Who run the world? Girls!

Alright, so maybe Beyonce’s lyrics aren’t necessarily a hundred percent true, but she’s definitely onto something. At the very least, these five words are an excellent reminder that women throughout history have (quite literally) changed the world. From backfilling for the male workforce during the First World War to securing the right to vote with the ratification of the 19th amendment in 1920, to pushing for Title IX, which created equal opportunities for girls to participate in school sports, there’s no denying that without women, America would not be what it is today.

In 1987 our nation began to recognize the pivotal role women play in our society by designating March as Women’s History Month.

The month-long celebration stems from Women’s History Week, which was a local celebration established in 1978 by an education task force in Santa Rosa, California. The sentiment spread across the nation and in 1980, received federal recognition by President Jimmy Carter who stated:

From the first settlers who came to our shores, from the first American Indian families who befriended them, men and women have worked together to build this Nation. Too often, the women were unsung and sometimes their contributions went unnoticed. But the achievements, leadership, courage, strength, and love of the women who built America was as vital as that of the men whose names we know so well.

In issuing this proclamation in support of Women’s History Week, President Carter paved the way for Congress to pass a law in 1987 declaring March as Women’s History Month. From 1995 onward, each US President has issued an annual proclamation to acknowledge the month-long tribute to the women of America.

Fast forward to 2024 and President Joe Biden has carried on this tradition with his own proclamation, which calls for a celebration of the “courageous women who have helped our Nation build a fairer, more just society.” He highlights the myriad ways American women have advanced our country, noting that, “Throughout history, the vision and achievements of powerful women have strengthened our Nation and opened the doors of opportunity wider for all of us. Though their stories too often go untold, all of us stand on the shoulders of these sung and unsung trailblazers — from the women who took a stand as suffragists, abolitionists, and labor leaders to pioneering scientists and engineers, groundbreaking artists, proud public servants, and brave members of our Armed Forces.”

While in his proclamation, President Biden offers positive recognition of the progress our nation has made in recognizing women’s contributions throughout history, he does not hesitate to emphasize the long way we have to go in terms of “knocking down barriers that stand in the way of women and girls realizing their full potential.”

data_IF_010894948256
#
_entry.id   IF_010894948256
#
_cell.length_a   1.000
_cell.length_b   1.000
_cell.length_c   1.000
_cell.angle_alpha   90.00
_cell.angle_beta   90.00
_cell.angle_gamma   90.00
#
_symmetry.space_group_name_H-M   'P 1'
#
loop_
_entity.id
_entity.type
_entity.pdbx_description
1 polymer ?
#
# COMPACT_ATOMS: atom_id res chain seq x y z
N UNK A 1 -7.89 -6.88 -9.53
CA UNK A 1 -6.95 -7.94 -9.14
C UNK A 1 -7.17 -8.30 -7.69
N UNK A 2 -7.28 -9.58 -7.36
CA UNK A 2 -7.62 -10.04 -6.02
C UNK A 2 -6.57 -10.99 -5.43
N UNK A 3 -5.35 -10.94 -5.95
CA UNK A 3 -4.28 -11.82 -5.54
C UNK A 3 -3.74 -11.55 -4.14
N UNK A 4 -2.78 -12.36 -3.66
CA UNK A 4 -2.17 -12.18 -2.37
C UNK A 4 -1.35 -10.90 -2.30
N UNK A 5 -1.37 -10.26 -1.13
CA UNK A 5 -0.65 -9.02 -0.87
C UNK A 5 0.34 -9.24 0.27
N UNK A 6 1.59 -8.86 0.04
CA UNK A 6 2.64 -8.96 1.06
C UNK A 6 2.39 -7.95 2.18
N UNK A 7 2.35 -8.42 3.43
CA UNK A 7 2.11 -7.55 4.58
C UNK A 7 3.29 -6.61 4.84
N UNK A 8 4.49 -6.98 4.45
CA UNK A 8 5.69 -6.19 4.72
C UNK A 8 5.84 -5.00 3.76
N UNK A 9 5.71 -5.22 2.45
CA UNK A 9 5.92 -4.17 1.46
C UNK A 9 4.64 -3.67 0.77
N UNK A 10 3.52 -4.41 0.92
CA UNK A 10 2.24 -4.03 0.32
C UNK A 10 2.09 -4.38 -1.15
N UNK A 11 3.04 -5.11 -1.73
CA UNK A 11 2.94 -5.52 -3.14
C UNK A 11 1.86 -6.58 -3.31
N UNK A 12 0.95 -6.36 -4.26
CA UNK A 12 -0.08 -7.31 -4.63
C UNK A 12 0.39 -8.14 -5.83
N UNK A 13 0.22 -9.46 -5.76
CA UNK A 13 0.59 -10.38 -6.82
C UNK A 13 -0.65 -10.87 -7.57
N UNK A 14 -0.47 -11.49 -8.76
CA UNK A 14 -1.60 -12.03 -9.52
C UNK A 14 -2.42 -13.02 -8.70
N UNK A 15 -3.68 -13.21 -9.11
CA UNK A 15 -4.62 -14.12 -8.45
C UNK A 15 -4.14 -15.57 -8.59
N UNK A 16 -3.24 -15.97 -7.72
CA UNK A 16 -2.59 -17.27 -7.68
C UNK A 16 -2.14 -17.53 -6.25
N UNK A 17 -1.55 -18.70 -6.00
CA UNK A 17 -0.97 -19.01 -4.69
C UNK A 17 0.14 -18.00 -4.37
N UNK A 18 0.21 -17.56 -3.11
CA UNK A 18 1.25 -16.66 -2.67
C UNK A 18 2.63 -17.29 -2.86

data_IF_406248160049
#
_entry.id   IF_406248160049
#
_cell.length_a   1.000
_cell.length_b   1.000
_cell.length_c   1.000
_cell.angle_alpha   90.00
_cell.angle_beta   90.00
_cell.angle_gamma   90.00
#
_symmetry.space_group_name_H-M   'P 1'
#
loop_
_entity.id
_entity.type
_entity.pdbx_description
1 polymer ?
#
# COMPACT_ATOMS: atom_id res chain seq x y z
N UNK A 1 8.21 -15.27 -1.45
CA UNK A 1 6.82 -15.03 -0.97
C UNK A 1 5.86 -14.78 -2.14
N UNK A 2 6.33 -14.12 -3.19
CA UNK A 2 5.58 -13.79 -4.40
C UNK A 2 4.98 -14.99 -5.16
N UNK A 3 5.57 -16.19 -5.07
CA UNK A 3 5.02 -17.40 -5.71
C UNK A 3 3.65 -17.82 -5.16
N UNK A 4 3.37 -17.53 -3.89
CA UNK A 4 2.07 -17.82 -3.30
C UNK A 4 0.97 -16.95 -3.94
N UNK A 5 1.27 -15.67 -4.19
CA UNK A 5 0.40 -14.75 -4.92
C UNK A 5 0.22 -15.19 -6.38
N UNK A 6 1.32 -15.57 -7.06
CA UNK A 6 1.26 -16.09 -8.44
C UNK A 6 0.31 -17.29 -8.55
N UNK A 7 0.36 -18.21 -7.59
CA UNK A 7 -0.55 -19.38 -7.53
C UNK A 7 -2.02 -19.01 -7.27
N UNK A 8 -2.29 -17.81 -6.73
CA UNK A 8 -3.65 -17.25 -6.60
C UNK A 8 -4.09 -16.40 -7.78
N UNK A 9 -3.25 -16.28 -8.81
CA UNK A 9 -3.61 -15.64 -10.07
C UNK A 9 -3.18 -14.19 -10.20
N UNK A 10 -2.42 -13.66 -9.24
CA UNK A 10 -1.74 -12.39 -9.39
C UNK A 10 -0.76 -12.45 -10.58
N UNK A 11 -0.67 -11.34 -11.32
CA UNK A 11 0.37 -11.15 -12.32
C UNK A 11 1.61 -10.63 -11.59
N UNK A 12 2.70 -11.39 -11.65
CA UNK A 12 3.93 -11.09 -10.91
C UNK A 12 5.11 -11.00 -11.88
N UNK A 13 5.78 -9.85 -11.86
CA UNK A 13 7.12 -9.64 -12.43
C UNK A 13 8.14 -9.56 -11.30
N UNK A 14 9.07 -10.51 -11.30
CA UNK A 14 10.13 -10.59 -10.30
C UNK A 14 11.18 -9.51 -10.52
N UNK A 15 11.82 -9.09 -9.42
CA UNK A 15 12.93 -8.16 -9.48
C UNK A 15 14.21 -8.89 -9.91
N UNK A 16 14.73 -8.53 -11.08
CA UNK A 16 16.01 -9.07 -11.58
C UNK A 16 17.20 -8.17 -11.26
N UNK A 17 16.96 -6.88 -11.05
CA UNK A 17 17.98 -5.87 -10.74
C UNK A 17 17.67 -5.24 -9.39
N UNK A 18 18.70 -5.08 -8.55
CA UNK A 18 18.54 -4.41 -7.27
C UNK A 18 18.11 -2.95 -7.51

Echoing this sentiment in a recent podcast interview with Dr. Pius Kamau of the Coalition Against Global Genocide, is women’s advocate and president and CEO of Technically Speaking, Inc., Jill S. Tietjen. In the interview she speaks to the fact that despite their contributions to history, women are not written into it. “My purpose now is to write women into history because women aren’t in the history textbooks,” states Tietjen. “People of color aren’t in the history textbooks. So it’s very important for people to recover all of the history for all of the people.”  To further evince her point, Tietjan recalls her experience writing a book with co-author Charlotte Waisman titled, Her Story: A Timeline of the Women Who Changed America. She notes that nearly 20 years ago when she and Waisman began the writing process, women were mentioned on average in about 7 pages in a standard 500-page American textbook. Today that number is about 50 pages, which still only equates to 10%, an appalling statistic considering women make up 50% of our population.

Throughout the interview Tietjen draws comparisons between civil rights and women’s rights, highlighting the fact that they’re often historically linked. For example, she describes how with the Civil Rights Act of 1964, the word “sex” was added to the law “as a joke,” and that once it was enacted, almost all of the complaints that followed were from women who were either mistreated or discriminated against in the workplace.

In speaking with Tietjen, Dr. Pius Kamau notes the connection between the month of March and the act of marching, stating that for generations, “Women have been marching. Marching is something women have done. Marching is something Black people have done. It’s something that people who are oppressed do. They march.” Fighting for the rights of the oppressed is an ongoing battle and Women’s History Month is a symbol of that. It’s a reminder that while we’ve made great strides in creating a more equal, equitable, and inclusive society, we still aren’t where we need to be.

“That’s one of the reasons there’s still this need to write about women, to talk about women, to tell their stories until it becomes part of the history, just like for people of color,” says Tietjen. “Until then we need to raise the flag, talk about it, emphasize it.”

At the Coalition Against Global Genocide, we’re dedicated to doing just that: to educating, motivating, and empowering individuals and communities to oppose Genocide and Crimes Against Humanity. Oppression of women is a crime against humanity, and Women’s History Month reminds us that the fight isn’t over, and that doing nothing is unacceptable. Partner with us to make a difference this month, because women are worth fighting for.